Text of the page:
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I'm at a loss to explain this behavior with web servers on windows. It's in a domain environment with windows firewall set as domain policy.

  • local web servers - both as localhost:port and FQDM:port
    • Tomcat OK
    • IIS OK
    • WEBrick OK
    • Jenkin's server - OK
  • remote access - using FQDM:port
    • Tomcat No connection
    • IIS No connection
    • WEBrick OK
    • Jenkin's server - OK

What I don't understand what WEBRick and the server Jenkins uses to accept remote connections.

Are there other diagnostics I should look into? Is it possible to configure Tomcat to use a similar approach?

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Are there any entries at all in the Tomcat and IIS error/access logs? If you tracert/traceroute to the machine, do you get a complete trace? Are the servers pingable? Does the firewall log the drop for IIS/Tomcat? Can you post your Tomcat and IIS configs? –  hughdbrown Sep 20 '12 at 3:20
Do you mean to say that all of those are on localhost, when you access them inside your firewall? But only WEBrick and Jenkins can be accessed via remote access? Also, what do you mean by remote access - not your computer but still on the same intenral network, or are you accessing them from outside a firewall? In either case, it sounds like a port blocking issue. Please indicate what ports each uses. –  Domenic D. Sep 22 '12 at 0:31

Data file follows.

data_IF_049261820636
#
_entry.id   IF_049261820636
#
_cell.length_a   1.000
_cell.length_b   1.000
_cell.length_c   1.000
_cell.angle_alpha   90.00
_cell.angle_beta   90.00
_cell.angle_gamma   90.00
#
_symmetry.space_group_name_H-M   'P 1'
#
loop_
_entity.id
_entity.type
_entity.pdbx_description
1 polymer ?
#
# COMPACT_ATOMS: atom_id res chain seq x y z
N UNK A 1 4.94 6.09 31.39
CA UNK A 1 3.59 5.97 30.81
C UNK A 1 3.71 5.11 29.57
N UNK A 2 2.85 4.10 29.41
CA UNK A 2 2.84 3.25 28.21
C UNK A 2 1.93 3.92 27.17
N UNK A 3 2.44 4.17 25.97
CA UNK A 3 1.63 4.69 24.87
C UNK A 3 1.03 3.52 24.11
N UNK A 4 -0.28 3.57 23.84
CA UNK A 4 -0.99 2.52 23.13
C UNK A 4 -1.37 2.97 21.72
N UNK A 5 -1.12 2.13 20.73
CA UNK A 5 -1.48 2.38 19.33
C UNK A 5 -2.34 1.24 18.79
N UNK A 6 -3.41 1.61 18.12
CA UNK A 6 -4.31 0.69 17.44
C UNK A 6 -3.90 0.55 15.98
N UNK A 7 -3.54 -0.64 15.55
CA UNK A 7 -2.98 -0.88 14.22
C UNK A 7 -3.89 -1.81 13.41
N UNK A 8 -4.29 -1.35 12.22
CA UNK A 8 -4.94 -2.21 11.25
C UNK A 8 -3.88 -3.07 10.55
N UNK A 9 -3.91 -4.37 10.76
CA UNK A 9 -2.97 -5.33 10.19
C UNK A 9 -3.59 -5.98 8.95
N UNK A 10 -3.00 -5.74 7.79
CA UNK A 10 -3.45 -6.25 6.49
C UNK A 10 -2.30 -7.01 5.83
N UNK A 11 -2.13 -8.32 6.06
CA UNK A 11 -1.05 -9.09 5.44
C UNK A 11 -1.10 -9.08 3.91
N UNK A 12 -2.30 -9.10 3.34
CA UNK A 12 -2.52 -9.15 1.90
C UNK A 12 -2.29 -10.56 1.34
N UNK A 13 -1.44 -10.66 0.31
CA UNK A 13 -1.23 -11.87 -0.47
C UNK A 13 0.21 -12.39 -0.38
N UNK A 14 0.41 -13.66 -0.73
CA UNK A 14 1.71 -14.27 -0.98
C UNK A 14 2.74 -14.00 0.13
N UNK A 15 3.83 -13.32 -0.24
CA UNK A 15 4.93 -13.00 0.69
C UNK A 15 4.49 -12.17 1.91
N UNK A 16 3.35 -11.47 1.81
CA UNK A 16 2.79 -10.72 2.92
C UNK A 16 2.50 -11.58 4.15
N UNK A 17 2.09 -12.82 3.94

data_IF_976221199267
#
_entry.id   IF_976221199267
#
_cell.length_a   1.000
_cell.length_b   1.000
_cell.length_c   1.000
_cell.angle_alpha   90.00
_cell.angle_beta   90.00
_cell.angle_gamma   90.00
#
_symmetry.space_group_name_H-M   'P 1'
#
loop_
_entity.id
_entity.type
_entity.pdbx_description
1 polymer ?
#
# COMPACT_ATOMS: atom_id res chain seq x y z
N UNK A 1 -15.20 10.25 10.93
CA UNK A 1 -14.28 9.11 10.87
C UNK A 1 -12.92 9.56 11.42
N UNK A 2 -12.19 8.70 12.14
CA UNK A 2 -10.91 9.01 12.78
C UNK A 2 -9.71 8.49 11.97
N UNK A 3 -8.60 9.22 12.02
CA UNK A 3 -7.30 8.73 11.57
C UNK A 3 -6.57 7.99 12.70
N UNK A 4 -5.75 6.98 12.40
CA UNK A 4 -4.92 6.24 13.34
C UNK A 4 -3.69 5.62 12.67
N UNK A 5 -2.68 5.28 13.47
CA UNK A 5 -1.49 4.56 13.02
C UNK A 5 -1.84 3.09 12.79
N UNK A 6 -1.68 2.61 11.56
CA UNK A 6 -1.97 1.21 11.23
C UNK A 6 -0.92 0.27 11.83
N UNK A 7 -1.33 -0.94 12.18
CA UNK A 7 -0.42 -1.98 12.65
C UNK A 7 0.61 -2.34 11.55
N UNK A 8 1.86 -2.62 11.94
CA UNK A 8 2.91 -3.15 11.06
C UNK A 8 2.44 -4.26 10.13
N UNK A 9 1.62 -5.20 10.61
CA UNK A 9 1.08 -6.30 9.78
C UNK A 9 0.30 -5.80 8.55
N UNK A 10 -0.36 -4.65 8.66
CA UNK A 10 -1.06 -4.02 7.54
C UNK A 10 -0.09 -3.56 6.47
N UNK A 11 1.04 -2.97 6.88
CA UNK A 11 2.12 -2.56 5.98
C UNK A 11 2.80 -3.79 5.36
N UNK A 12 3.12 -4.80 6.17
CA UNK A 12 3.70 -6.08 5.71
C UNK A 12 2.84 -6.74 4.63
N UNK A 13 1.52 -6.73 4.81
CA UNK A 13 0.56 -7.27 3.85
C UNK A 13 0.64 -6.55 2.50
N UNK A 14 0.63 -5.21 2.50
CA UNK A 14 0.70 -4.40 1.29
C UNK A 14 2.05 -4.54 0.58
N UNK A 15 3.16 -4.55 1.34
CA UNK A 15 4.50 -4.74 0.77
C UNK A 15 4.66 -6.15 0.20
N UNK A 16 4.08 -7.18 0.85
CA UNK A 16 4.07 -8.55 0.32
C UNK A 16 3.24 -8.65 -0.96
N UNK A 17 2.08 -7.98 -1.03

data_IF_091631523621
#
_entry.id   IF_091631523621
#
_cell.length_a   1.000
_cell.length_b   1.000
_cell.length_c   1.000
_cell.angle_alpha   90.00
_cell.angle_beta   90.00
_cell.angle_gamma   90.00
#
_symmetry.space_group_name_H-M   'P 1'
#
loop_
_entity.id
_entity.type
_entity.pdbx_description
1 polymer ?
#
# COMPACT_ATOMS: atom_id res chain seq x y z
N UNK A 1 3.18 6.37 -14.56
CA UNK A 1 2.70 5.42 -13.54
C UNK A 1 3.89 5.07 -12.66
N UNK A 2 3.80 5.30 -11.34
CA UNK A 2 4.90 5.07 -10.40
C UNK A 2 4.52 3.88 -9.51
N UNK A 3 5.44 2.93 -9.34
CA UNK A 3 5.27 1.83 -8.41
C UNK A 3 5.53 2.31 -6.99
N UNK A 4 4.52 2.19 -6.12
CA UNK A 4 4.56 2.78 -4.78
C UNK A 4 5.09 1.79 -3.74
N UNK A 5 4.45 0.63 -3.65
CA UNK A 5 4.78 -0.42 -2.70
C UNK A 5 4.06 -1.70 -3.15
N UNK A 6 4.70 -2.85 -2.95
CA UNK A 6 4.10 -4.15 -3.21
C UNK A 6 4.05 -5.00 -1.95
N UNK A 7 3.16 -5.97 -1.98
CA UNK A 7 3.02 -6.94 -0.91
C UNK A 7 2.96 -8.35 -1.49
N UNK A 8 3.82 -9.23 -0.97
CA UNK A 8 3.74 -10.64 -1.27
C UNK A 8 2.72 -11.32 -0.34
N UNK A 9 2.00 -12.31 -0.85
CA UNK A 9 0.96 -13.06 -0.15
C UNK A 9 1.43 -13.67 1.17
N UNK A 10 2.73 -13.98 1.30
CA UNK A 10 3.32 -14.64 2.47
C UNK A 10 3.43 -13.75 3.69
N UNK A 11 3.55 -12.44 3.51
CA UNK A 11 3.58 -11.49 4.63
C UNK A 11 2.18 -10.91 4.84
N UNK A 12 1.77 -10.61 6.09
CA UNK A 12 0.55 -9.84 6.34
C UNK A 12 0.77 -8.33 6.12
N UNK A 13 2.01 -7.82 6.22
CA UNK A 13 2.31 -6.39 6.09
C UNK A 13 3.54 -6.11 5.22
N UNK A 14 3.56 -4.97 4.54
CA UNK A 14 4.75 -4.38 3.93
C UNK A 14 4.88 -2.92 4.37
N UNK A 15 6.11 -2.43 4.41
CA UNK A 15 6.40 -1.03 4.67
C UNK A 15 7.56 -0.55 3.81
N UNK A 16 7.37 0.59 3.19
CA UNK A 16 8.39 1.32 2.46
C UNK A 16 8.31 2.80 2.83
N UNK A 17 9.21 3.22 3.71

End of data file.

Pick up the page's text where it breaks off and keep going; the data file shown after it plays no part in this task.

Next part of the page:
2 Answers 2

I can't tell much about WEBRick or Jenkins, but for Tomcat - if you look at Tomcat 7 source (, you'll see:

// Set up a server socket to wait on
try {
    awaitSocket = new ServerSocket(port, 1,
 } catch (IOException e) { ... }

This means, whatever you specify in address (in your server.xml), goes through this.

The contract of InetAddress.getByName says:

The host name can either be a machine name, such as "", or a textual representation of its IP address. If a literal IP address is supplied, only the validity of the address format is checked.

If I was you, I'd try setting just the IP address first and see if there are any problems.

The second step is to check whether you have got local name resolution policy incorrect (hosts file). I've been in situations where local hosts file was incorrect or contained non-resolvable entries, causing all sorts of weird issues like the one you're having.

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It sounds like your remote request are never reaching the services that don't reply. And that implies it's a firewall or NAT issue. I don't think it's a configuration issue since you said from the local machine localhost:port and FQDN:port both work.

To diagnose, a good first step is to see if there is any communication remotely with telnet.

telnet hostname port

If you don't see a Connected to FQDN. response, then a firewall, hardware or the local software firewall, blocked the connection. You will need to make sure the firewalls in the way have all the proper ports open, forwarding, etc.

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